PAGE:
Vent sites are being considered for their potential to support valuable mineral deposits. The activity of the vent results in potentially commercially valuable resources and a number of companies are already showing interest in exploiting these resources through bioprospecting 10, 11. At present, the future usefulness of these potential resources remains to be quantified, but the value of organisms that function in extreme environments has been estimated to be $ 500 million per year for bacteria collected from hot springs, thereby highlighting the possible benefits 9.
Hydrothermal vent ecosystems are new to science and have had limited scrutiny because of the difficulty and expense in getting to them. Because the chemosynthetic communities are so new and unstudied, there is a risk that threats such as deep sea fishing could impact on species and habitats before they are known to science 12. Of the potential threats to these habitats, mining is considered to be one that could cause considerable damage. Seafloor Massive Sulphide (SMS) deposits are of great interest because they potentially contain significant quantities of commercially valuable metals such as gold 1. At this stage, there are very few businesses involved in this domain, and the activity is at very early stage exploration. Types of threats include direct damage to the seafloor and vent structure, which could potentially lead to the extinction of species, and production of sediment plumes, which could smother filter-feeding organisms. Impacts, such as noise and alteration of the fluid dynamics, are also a concern.
International threat status
There has been no international assessment of the risk that hydrothermal vent habitats are under. The considerable gaps in knowledge about these areas, because of the difficulty and expense of studying in such an extreme environment, make it currently impossible to quantify the risks.
References & Websites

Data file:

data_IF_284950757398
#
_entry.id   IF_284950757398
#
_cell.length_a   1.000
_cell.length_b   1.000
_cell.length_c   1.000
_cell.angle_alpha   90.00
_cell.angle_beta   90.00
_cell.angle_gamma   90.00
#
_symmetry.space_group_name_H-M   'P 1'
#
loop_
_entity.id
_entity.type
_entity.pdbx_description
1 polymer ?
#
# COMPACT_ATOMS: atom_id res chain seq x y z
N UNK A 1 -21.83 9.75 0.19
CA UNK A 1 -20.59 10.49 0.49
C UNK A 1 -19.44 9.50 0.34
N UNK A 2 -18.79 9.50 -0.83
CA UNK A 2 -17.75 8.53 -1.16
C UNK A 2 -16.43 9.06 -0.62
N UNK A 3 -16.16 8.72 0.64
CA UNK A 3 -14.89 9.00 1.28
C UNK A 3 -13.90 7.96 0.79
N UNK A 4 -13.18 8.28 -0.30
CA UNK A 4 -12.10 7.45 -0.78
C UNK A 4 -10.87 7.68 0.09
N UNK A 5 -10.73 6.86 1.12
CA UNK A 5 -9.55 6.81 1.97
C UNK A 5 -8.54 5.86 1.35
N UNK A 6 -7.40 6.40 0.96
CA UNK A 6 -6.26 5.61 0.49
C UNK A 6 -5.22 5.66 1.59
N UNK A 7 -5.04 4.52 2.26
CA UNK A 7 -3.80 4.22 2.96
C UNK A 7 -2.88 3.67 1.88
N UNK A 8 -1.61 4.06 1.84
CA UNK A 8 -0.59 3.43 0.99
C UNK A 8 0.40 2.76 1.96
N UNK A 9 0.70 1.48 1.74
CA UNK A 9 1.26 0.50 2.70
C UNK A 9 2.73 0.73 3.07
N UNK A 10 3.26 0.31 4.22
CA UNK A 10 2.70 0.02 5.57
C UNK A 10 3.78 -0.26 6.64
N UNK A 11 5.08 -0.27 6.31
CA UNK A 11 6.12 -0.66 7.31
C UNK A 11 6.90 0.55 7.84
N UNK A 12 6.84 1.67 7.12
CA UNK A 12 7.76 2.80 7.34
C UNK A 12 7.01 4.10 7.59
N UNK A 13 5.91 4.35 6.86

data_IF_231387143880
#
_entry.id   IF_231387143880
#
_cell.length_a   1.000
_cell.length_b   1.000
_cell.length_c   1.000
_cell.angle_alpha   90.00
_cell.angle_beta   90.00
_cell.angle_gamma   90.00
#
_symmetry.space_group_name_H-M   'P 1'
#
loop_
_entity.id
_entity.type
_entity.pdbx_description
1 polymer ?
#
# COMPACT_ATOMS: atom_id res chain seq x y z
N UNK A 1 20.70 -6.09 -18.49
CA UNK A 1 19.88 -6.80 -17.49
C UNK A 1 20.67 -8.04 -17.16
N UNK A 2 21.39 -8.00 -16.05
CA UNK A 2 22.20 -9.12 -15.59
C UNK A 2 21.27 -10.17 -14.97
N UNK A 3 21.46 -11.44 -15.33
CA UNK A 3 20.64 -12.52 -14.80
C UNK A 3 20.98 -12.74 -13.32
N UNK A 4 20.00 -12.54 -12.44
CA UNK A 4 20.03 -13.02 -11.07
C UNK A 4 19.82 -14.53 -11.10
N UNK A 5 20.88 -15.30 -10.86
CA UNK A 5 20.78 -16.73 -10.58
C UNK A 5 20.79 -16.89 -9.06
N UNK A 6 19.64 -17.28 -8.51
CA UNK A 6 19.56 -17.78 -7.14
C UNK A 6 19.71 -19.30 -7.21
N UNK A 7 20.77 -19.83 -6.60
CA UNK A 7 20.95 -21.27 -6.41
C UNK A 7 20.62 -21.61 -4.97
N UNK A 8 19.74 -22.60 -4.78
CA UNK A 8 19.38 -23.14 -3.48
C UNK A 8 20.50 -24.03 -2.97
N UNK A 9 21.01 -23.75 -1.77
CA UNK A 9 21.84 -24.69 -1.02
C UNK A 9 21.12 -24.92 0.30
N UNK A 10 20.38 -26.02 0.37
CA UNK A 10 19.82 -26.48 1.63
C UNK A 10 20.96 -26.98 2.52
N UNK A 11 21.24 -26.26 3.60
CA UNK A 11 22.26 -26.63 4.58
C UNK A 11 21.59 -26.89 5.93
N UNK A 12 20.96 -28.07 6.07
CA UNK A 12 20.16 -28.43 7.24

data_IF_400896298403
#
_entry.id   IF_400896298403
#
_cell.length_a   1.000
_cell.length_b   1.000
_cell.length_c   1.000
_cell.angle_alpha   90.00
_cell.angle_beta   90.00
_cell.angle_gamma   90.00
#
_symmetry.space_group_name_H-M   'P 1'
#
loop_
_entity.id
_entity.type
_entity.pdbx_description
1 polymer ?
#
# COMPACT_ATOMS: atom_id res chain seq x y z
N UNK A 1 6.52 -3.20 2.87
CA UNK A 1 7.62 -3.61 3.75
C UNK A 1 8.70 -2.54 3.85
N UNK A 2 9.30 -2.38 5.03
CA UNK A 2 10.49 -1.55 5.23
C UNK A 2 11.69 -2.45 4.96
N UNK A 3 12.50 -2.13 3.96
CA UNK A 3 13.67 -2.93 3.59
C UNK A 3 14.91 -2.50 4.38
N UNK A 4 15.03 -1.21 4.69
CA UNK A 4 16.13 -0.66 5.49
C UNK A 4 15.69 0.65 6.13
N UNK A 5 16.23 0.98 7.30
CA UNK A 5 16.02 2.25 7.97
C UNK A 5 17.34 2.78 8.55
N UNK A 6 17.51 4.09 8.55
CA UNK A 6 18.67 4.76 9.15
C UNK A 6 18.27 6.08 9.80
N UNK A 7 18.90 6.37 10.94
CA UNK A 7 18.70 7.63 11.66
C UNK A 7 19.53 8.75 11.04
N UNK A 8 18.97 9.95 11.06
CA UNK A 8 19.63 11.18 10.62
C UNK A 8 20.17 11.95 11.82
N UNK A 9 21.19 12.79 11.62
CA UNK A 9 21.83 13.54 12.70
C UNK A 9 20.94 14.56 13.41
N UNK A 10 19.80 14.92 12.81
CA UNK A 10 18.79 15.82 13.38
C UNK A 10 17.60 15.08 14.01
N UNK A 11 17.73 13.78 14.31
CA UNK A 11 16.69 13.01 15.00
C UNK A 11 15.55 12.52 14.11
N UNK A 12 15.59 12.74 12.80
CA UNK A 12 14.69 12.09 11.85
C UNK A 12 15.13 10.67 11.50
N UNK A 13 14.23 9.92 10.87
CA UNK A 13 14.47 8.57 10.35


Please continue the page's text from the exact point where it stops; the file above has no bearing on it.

- Baker, M. C., Ramirez-Llodra, E. Z., Tyler, P. A. & al., E. Biogeography, ecology, and vulnerability of chemosynthetic ecosystems in the deep sea. in McIntyre, A. (ed.) Life in the World's Oceans: Diversity, Distribution and Abundance. 161–182 (Wiley-Blackwell, 2010).
- Kaiser, M. J. et al. Marine ecology: processes, systems, and impacts. (Oxford University Press, 2005).
- Van Dover, C. L. The ecology of deep-sea hydrothermal vents. (Princeton University Press, 2000).
- Beatty, J. T. et al. An obligately photosynthetic bacterial anaerobe from a deep-sea hydrothermal vent. Proc. Natl. Acad. Sci. U. S. A. 102, 9306–9310 (2005).
- Martin, W., Baross, J., Kelley, D. & Russell, M. J. Hydrothermal vents and the origin of life. Nat. Rev. Microbiol. 6, 805–814 (2008).
- UNEP-WCMC. National and regional networks of Marine Protected Areas: a review of progress. UNEP-WCMC, Cambridge, UK (2008).
- Van Dover, C. et al. Designating networks of chemosynthetic ecosystem reserves in the deep sea. Mar. Policy 36, 378–381 (2012).
- Takai, K. et al. Cell proliferation at 122oC and isotopically heavy CH4 production by a hyperthermophilic methanogen under high-pressure cultivation. Proc. Natl. Acad. Sci. U. S. A. 105, 10949–54 (2008).
- InterRidge. Management of Hydrothermal Vent Sites. Report from the InterRidge Workshop. in Manag. Conserv. Hydrothermal Vent Ecosyst. (eds. Dando, P. & Juniper, S. K.) 29 (InterRidge, 2001).
- Wedding, L. M. et al. From principles to practice: a spatial approach to systematic conservation planning in the deep sea. Proc. Biol. Sci. 280, 20131684 (2013).
- McIntyre, A. Life in the World’s Oceans: Diversity, Distribution and Abundance (Wiley-Blackwell, 2010).
- Baco, A., Rowden, A. & Levin, L. Initial characterization of cold seep faunal communities on the New Zealand Hikurangi margin. Mar. Geol. (2010).